Southern Company receives 2022 Business Diversity Excellence Award for efforts to advance purchasing opportunities for diverse suppliers
Published June 17, 2022
Southern Company is honored that the Edison Electric Institute (EEI) has awarded it the 2022 Business Diversity Excellence Award. The Excellence Award recognizes stellar contributions in diverse supplier inclusion, development, growth, partnership, and economic impact.
In recognizing Southern Company’s accomplishments, EEI cited active CEO and executive-level involvement; embedded supplier diversity strategy teams across the enterprise; diverse supplier mentoring and training focused on supply chain equity, social justice, and cybersecurity; participation in the City of Birmingham’s Valuing Inclusion to Accelerate and Lift (VITAL) program in Alabama, which is designed to grow spending with minority-, women-owned and disadvantaged business enterprises; and Southern Company’s Moving to Equity Framework that includes a diverse suppliers investment fund benefitting diverse communities and historically Black colleges and universities.
“At Southern Company, we take great pride in developing and maintaining strong, long-term and trusting relationships with diverse suppliers that will help drive value for our company and our system’s customers,” said Johnny Howze, senior vice president of Supply Chain Management for Southern Company. “Our work with diverse suppliers helps creates jobs and fuels economic growth in communities, including those that historically have been underrepresented.”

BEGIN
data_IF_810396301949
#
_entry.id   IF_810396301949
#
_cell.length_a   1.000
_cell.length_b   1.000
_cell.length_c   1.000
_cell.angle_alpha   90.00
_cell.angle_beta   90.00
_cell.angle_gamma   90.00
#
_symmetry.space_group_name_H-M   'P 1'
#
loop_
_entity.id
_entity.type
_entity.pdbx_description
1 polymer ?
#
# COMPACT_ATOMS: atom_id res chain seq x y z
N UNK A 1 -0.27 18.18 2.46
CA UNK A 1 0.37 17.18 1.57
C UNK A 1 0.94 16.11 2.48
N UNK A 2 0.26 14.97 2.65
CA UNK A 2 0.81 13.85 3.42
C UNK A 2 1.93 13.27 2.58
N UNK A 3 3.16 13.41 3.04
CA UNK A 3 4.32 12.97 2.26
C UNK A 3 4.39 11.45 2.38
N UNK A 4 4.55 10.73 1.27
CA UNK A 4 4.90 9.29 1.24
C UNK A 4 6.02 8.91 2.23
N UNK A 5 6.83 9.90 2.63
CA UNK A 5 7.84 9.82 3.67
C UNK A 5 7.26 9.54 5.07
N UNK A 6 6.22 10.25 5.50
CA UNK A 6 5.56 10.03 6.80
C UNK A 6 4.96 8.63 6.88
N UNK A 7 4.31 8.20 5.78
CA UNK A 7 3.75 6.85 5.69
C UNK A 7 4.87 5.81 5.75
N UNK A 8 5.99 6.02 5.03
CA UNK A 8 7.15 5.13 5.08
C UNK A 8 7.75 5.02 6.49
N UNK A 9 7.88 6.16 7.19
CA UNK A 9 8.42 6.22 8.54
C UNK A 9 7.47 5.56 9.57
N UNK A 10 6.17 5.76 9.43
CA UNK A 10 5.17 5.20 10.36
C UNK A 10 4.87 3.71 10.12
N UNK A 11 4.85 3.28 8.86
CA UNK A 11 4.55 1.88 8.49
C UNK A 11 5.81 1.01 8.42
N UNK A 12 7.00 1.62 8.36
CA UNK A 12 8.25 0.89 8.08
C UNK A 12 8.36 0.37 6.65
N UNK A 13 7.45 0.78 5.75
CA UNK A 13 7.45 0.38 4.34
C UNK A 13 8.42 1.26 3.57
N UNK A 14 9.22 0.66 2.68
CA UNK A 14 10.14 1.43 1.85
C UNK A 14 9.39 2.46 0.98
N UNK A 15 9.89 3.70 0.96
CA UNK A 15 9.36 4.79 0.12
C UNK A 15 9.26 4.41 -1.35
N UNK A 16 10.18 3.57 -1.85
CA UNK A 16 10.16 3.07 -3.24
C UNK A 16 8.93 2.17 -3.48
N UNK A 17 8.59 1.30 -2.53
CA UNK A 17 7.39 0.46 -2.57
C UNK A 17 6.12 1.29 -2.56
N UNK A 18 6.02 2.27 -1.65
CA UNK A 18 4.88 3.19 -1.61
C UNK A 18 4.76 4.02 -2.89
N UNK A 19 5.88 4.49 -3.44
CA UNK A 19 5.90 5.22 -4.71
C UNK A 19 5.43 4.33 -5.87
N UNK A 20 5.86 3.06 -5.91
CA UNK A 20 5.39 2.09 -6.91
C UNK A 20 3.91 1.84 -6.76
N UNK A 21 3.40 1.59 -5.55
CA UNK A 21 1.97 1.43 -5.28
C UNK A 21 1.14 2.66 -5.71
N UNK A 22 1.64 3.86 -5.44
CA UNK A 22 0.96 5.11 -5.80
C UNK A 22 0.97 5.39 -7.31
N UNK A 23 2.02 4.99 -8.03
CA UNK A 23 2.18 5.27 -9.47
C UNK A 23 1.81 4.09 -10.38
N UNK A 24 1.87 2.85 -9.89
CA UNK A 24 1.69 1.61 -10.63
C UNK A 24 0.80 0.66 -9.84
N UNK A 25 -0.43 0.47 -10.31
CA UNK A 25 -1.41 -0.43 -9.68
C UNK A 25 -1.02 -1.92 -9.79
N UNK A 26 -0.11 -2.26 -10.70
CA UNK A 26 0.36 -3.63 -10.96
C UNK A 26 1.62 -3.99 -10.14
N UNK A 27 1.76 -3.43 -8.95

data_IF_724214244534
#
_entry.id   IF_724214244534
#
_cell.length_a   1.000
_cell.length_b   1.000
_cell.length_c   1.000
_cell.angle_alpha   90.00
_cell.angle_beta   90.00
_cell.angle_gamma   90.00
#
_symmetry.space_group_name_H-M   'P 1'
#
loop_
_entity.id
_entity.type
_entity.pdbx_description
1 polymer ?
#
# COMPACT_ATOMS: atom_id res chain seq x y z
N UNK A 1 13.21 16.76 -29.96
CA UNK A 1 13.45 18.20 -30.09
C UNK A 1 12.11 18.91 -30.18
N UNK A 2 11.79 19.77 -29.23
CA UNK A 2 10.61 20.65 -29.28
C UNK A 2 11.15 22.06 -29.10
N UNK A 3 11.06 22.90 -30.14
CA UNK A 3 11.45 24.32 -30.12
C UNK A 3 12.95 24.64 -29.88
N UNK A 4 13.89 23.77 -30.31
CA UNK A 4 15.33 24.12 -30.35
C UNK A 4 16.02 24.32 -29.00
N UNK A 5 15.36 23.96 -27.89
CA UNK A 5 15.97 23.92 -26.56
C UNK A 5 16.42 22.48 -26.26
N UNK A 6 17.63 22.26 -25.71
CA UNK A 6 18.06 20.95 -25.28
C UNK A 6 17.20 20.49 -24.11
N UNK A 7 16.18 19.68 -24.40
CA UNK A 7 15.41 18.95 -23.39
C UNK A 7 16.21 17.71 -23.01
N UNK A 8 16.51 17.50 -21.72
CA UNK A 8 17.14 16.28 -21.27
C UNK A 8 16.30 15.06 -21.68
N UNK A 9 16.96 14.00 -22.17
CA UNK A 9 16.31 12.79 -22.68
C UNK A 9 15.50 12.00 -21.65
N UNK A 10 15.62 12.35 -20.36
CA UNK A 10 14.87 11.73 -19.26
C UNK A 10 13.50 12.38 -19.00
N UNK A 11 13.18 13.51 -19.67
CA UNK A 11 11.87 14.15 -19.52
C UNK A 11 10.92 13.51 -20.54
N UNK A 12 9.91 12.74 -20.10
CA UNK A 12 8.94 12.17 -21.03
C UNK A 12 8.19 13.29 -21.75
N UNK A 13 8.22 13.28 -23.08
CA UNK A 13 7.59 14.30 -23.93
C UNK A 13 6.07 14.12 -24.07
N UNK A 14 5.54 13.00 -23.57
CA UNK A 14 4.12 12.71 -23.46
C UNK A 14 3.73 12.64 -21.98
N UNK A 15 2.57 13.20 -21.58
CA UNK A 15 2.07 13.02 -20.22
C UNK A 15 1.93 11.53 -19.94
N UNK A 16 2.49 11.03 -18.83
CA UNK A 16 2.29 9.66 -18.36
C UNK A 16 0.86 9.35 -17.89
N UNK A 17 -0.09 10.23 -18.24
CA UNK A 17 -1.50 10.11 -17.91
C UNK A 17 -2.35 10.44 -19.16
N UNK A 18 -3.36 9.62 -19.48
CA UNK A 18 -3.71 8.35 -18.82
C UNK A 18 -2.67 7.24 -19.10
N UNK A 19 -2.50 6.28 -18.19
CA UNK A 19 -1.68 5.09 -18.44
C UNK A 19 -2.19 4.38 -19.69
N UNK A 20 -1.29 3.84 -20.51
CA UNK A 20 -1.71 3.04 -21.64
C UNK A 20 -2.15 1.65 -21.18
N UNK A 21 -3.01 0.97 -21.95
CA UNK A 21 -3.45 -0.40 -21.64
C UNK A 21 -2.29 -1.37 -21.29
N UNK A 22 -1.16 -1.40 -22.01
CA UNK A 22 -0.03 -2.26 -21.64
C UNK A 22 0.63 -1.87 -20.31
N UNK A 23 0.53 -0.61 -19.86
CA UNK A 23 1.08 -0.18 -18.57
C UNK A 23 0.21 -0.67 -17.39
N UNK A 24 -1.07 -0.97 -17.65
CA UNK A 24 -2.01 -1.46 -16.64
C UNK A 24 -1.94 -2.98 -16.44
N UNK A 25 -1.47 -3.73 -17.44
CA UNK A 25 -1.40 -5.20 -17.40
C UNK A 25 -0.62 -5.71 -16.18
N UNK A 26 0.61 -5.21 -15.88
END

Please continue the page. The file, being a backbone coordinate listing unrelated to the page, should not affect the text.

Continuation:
Over the two-year nomination period, Southern Company’s annual spend with diverse suppliers increased from $1.6 billion in 2020 to $1.9 billion in 2021.
"This year’s Business Diversity Award winners have exceptionally demonstrated their commitments to providing an inclusive and diverse supplier network," said EEI President Tom Kuhn. "By continuing to be leaders, these companies are creating a better future for all and are showcasing the talents of the many suppliers that directly impact the electric power industry and the communities in which we live and serve. Each is deserving of their recognition, and I congratulate them for receiving these awards."
Southern Company once again earns top 20 national ranking of Companies for Diversity by DiversityInc, marking seven consecutive years of recognition
Published June 7, 2022
Southern Company has been named among the Top 50 Companies for Diversity by DiversityInc, moving up to number 19 on its 2022 list.